When these two Kray looky-likeys tell you it's clear,
Chris O'Prey & President Stephens ready for the off
For EFR Team Jersey members, there will at some point during the year, be a requirement to marshal at an event. All road users, be they part of the event or not, are responsible for their own actions or inactions.
However you should be conscious of the fact that at all times the marshal has a duty of care for all road users that come within their sphere of influence during an event. This doesn't make you responsible or accountable for anything that may or may not happen!
Obviously, some events are more enthralling than others. Marshaling at Le Quennevais is probably more exciting than the 50 mile TT, but it all has to be done and this is how you should consider doing it...
Before we start, it is the duty of the rider to ride in a safe manner, adhere to the rules and laws of the road, and use their competencies, judgment and abilities when dealing with all road hazards.
This is especially pertinent when approaching corners, traffic islands/crossings and yellow lines. It is also the duty of the rider to understand the route and remain on course for the duration of the event.
At all times, it is the duty of the marshal, to be constantly on guard, paying full attention to their surroundings and to ensure the safety of the riders and other road users. You can not do this effectively if you have a pair of earphones in, listening to music, or are checking text messages!
Briefing & Event Information
The normal process is that the JCA will send out an email to the selected riders the week before the event.
All riders who indicated they were racing during the year, will have received the Marshals Rota, so should have an idea of the events they are covering. Once you have your event-specific information, here is the process to follow to ensure a safe and successful event...
▼ Please confirm your attendance with the race organiser
▼ Who will forward event sign-on and briefing information
▼ The organiser may exchange mobile numbers with you
If you are called upon to marshal please make sure you (or a replacement) are there, otherwise a team member will be asked to step down from the event and fill your place.
We are currently using the Grupetto Strava Discussion Page, as a vehicle to try and "swap" sessions.
EFR's Ten Marshalling Commandments
- Be aware of your surroundings and environment; behave and act
accordingly for the situation in which you find yourself.
Sunday morning at seven am, is not the time to be screaming encouragement to your friends when stationed at a crossroads outside a collection of family homes.
- Report to the race organiser as soon as
is practicable, to be
your position and to make sure you are there early, with all the
necessary safety equipment you need.
If arriving at your post by car, park with courtesy and consideration for other road users. Ensure you park in a safe area that does not obstruct the event, normal traffic, driveways or cause a potential hazard to other road users.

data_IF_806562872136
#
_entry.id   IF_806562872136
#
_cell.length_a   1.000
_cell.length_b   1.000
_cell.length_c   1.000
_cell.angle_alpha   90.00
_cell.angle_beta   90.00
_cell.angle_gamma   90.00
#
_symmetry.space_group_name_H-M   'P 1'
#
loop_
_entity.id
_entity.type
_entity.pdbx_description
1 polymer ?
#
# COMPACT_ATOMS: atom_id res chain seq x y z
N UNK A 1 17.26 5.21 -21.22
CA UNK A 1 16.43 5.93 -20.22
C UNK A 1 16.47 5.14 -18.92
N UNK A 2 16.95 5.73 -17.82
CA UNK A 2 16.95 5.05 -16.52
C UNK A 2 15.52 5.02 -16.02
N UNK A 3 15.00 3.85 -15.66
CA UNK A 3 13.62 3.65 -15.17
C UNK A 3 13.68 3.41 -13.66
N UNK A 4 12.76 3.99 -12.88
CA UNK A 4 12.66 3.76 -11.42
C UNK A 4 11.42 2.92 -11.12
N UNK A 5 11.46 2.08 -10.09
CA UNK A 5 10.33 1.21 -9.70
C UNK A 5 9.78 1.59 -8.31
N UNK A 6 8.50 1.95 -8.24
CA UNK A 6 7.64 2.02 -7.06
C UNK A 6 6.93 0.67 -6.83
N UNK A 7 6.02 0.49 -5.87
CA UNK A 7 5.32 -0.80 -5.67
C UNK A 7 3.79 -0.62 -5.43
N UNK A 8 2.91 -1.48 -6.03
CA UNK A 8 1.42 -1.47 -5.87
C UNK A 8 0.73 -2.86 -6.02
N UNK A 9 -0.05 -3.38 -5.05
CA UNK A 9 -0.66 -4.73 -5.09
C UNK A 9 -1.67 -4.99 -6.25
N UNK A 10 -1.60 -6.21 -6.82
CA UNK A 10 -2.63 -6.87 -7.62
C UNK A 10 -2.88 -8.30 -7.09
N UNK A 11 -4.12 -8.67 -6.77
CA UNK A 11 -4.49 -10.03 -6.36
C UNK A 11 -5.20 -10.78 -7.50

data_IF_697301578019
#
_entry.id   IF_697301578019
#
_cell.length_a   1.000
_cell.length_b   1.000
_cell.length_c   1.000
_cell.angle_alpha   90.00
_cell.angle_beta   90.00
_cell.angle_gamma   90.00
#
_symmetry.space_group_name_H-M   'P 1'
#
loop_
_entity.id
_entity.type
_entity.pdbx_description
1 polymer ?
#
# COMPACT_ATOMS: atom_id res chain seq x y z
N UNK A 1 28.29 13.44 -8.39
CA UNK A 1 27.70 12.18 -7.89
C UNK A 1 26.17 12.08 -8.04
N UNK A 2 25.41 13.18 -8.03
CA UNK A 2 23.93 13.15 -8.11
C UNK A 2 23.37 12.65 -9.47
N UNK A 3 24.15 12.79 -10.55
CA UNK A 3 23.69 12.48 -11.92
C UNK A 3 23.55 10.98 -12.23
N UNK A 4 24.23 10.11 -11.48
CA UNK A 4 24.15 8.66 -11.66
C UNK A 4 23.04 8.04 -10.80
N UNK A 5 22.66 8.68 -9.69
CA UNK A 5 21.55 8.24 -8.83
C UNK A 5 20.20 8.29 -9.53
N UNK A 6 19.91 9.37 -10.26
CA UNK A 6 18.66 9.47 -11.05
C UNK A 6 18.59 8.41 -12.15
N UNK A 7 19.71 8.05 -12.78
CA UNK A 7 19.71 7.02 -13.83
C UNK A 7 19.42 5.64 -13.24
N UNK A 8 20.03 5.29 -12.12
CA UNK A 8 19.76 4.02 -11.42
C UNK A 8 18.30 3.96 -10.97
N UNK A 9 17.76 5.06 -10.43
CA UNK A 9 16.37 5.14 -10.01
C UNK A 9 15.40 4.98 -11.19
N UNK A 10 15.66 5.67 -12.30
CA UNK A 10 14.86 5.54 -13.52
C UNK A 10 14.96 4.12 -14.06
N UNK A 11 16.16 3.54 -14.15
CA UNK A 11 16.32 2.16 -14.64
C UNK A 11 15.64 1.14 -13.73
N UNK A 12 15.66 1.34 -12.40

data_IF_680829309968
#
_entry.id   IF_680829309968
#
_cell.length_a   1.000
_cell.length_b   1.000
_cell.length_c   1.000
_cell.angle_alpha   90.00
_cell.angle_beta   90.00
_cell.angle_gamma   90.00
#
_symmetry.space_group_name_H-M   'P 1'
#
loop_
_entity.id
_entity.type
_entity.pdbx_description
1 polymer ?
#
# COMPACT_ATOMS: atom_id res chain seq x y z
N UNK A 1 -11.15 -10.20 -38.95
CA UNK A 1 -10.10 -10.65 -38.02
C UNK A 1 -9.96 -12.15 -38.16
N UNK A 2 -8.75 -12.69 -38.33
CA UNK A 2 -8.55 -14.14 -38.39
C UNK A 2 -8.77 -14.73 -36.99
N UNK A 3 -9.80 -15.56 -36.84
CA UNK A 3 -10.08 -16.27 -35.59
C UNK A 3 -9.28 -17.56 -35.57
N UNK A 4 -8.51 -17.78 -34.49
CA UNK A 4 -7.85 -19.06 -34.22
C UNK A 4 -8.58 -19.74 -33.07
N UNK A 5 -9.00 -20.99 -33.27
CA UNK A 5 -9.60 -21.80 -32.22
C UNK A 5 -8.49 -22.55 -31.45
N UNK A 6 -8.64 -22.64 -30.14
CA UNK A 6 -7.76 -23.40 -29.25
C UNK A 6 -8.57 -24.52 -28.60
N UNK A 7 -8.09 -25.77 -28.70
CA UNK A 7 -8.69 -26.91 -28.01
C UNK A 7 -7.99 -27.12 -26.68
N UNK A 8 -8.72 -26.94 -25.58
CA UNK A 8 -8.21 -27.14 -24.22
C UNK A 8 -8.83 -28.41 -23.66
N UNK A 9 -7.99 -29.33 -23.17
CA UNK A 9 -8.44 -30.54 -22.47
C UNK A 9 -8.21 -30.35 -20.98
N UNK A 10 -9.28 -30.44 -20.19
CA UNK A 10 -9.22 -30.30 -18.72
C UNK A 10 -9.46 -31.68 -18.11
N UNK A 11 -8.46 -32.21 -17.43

- Your sole purpose as a marshal is to ensure the safety of riders and other road users.
Upon arriving at your post, scan the immediate vicinity for any potential hazards. If you spot any, and you can (gravel, glass, rubbish, etc) remove them. If not (oil, pot holes, parked car, etc), either make a judgement call to inform the organiser who will make a decision, or accept the responsibility and clearly inform and warn riders as they approach.
- Stand in a position from which you can clearly see and be seen, that does not
cause a danger to other road users.
Do not block a road user's line of sight at a junction and do not stand in front of road signs. Stand on the "apex" of the corner that gives you maximum visibility in all directions. Make yourself seen.
- Traffic control is not within your remit or legal competencies.
Unless a police officer is present, under no circumstances
whatsoever, are you allowed to stop, or guide, traffic.
However, commonsense would suggest that you can encourage or request other road users to "give way" should you be able to prevent an accident occurring.
- One of your duties is to indicate the direction a rider should
take at a junction and if that rider has "safe passage" to do so.
Be assertive and ensure all your intentions, instructions and communications, verbal or otherwise, are crystal clear.
In any given situation, there should be no ambiguity about what you want the rider, or riders, and/or other road users to do.
- There will be
times when things don't go smoothly. Remain calm and take
notes, photo's, contact details, J numbers, wherever possible.
If a member of the public has an observation or complaint, tell them you are "acting under instruction" then calmly refer them to the event organiser and to where they can find them.
If there is an "exchange of views" or verbal harassment from a rider, take their number and report it to the event organiser as soon as practicable after the conclusion of the event and (if possible) before results are posted.
They will deal with any disqualification and/or report the incident to the relevant body, pending disciplinary action that may follow. Do not take up the matter with the rider directly!
- Marshals should only stand down from their posts when they have
been given indication to do so by the last rider and/or the event
- At all times remain professional it may seem strange, but cyclists aren't universally loved by other road users. If in doubt, smile and wave. But not when riders are coming; they're easily confused.
- Have fun, keep safe, shout (quietly) for your favourite...
Marketing opportunity provided by Ibis Hotels during the 2014 Trois Ballons